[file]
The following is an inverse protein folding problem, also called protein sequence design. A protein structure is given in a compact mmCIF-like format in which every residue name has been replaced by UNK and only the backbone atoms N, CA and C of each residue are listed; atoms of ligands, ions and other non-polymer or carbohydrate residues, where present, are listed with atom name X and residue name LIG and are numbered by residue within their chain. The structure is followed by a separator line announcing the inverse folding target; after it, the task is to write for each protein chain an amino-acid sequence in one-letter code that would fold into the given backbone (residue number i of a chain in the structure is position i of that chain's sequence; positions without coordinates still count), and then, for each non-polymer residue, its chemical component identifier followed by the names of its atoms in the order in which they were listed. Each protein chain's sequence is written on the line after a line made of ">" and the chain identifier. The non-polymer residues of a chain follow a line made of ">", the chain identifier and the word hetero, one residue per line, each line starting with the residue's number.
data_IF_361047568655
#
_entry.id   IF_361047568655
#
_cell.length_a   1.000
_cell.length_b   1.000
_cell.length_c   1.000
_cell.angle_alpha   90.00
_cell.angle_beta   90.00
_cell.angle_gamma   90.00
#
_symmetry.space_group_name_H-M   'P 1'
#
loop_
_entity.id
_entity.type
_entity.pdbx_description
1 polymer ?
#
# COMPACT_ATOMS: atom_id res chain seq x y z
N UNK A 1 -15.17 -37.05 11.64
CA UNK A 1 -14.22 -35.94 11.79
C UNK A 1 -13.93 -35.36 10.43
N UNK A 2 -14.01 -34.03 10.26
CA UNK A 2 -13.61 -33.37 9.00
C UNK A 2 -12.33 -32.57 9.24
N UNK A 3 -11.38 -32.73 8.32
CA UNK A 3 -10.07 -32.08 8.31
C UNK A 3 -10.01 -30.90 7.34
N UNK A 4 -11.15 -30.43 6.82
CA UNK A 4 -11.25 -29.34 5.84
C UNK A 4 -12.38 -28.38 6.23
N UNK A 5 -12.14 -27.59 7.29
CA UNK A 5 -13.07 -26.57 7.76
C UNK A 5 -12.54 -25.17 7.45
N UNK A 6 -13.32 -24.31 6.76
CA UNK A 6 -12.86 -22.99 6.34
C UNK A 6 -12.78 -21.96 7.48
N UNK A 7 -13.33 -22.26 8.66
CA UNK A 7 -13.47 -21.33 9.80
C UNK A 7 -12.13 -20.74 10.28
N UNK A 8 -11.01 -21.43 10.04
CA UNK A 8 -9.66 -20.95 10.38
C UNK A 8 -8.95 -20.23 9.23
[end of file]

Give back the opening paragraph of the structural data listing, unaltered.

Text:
The following is an inverse protein folding problem, also called protein sequence design. A protein structure is given in a compact mmCIF-like format in which every residue name has been replaced by UNK and only the backbone atoms N, CA and C of each residue are listed; atoms of ligands, ions and other non-polymer or carbohydrate residues, where present, are listed with atom name X and residue name LIG and are numbered by residue within their chain. The structure is followed by a separator line announcing the inverse folding target; after it, the task is to write for each protein chain an amino-acid sequence in one-letter code that would fold into the given backbone (residue number i of a chain in the structure is position i of that chain's sequence; positions without coordinates still count), and then, for each non-polymer residue, its chemical component identifier followed by the names of its atoms in the order in which they were listed. Each protein chain's sequence is written on the line after a line made of ">" and the chain identifier. The non-polymer residues of a chain follow a line made of ">", the chain identifier and the word hetero, one residue per line, each line starting with the residue's number.